In the last few weeks, there have been two articles by deaf women talking about rape. Emily Howlett wrote about the lack of awareness, generally and in the deaf community, of rape and sexual assault, the need to talk about the ‘r’ word and gave some very depressing statistics. Ni Gallant wrote a response from the point of view of a deaf teenager, and looked at the lack of accessible sex education for young deaf adults. Both articles are worth a read, and you should read them before you read this.
Both talked about the difficulty of speaking out, especially for victims. This is true.
Even typing this, my hands started to shake. When I was ten years old, I was sexually assaulted by a young man that I knew.
I didn’t report it. No-one saw it, and I didn’t really understand it or know the right words. All I can remember feeling is a lot of wrongness and confusion, and a body response whenever I saw this young man around, my heart beat faster, I felt sick and I started to sweat.
It’s difficult to talk about rape or sexual assault when even talking about it makes you want to stop. I admire those who are brave enough talk about it publicly, and even go to court. Some more statistics, conviction rates of cases that go to court are 58%, but when you include all of the reports, that conviction rate drops to 12%. This means that many people choose not to go to court.
I never talked about it because I didn’t have friends at school, I didn’t even understand what happened except it was wrong. Though I told my parents I didn’t like him anymore, I didn’t really say why. I didn’t tell any adults because I thought that every adult I talked to was talking to all the other adults.
Ni Gallant talked about the lack of social access to information. I went to a mainstream school where I was left out of a lot of things. I didn’t talk about sex with friends until I left school. While I had known what had happened to me was wrong, it wasn’t until later that I realised how very, very wrong.
I wondered if I had done something to cause it. I let myself be alone with him. But I’d been alone with him before, and nothing had happened. He was just supposed to be showing me a computer game.
I went through a bad time in my early twenties, and this was on my mind at the time. He was long gone, but it didn’t matter. In the end, I decided to see a counsellor. I was crying in minutes. It was the first time I’d ever talked about it, the whole thing, looked at it, how wrong he was, how it was totally not my fault and really properly talked about it. It helped a lot, and helped me to move on. These days I don’t think about it very much, though I still feel anger and disgust when I do.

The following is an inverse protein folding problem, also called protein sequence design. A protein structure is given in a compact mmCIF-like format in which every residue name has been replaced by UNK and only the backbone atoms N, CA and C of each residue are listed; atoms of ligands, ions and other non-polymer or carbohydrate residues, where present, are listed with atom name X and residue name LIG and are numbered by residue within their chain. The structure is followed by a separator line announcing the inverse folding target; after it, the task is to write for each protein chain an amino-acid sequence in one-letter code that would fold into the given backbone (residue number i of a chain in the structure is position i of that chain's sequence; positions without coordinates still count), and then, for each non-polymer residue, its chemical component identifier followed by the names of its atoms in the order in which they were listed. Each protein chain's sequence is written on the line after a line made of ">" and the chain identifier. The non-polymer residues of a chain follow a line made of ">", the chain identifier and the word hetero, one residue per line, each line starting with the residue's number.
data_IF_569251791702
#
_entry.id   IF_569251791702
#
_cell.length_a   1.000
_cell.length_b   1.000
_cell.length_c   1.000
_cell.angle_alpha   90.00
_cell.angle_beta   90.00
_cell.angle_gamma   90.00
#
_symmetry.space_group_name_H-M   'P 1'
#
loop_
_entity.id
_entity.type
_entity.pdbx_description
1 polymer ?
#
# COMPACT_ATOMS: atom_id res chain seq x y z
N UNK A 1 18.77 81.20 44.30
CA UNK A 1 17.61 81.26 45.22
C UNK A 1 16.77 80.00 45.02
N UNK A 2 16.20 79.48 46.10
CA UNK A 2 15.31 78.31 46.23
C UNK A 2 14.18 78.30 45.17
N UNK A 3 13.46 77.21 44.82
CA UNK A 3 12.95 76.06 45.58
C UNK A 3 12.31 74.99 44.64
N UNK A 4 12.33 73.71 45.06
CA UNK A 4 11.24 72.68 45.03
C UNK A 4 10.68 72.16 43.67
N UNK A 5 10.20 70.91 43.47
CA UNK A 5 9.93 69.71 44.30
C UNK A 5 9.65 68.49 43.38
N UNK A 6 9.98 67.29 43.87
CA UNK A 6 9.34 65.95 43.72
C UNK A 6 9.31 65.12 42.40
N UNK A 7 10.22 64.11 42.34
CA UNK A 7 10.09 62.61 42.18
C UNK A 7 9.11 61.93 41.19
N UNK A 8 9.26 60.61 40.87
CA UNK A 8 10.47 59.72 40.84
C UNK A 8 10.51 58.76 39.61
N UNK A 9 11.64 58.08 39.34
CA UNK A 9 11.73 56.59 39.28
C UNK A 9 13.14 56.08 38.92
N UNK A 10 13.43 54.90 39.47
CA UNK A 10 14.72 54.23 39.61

This is why I think that it’s really important that victims of sexual assault and rape should see a counsellor even if they don’t want to report it, because it gives them the chance to look at what happened with a trained person whose only job is to listen and not judge.
I can’t say this man’s name, because he’s never been charged with anything. Maybe I could still take him to court. I’m not sure what the time limit is. I haven’t thought about it much for a very long time, but then I read those posts. The last thing I want to do is go through court and drag it all up. I don’t want to be interviewed. I don’t want to go through every bit of what happened. I don’t want a defence lawyer putting doubt on my memories. There’s a lot of things I don’t want. But I also don’t want him to get near anyone else. I tell myself that his creepiness will scare people away, but maybe it’s only me who could see the creepiness. I don’t know. I don’t want to talk about it.
That’s the thing. A lot of victims don’t want to talk about it. I don’t want to talk about it; if you read this and think you have guessed who I am, I don’t want to talk about it. I won’t mind a hug, but I don’t want to talk about it.
I have asked myself a lot why I have written this and why I will send it to the Limping Chicken when I don’t want to talk about it so much. The answer is that I hope it will help other people out there. And because Emily Howlett and Ni Gallant are right, there needs to be more awareness of these issues.
Sometimes I think people really don’t get how hard it is for victims to talk about it, I know I just want to forget it happened. Confusion, disgust and shame can stay for many years, eating away. It’s a total abuse of trust. Worse, sometimes victims are blamed for what happens to them. I was 10 years old. But in other cases adult victims are sometimes accused of ‘asking for it’ because they were wearing a short skirt or drunk or flirting or walking by.
No-one asks to be raped or sexually assaulted. No-one asks to feel powerless and dirty. Ever.
Another mistake is that it’s only women who can be victims. Men and boys can be victims too.
A last thing – rape jokes. They’re really not funny.
Rape Crisis: http://www.rapecrisis.org.uk/
Deaf Hope UK: http://www.signhealth.org.uk/index.php?pageID=152
Myths about rape conviction rates – The Guardian: http://www.guardian.co.uk/commentisfree/2012/mar/19/myths-about-rape-conviction-rates
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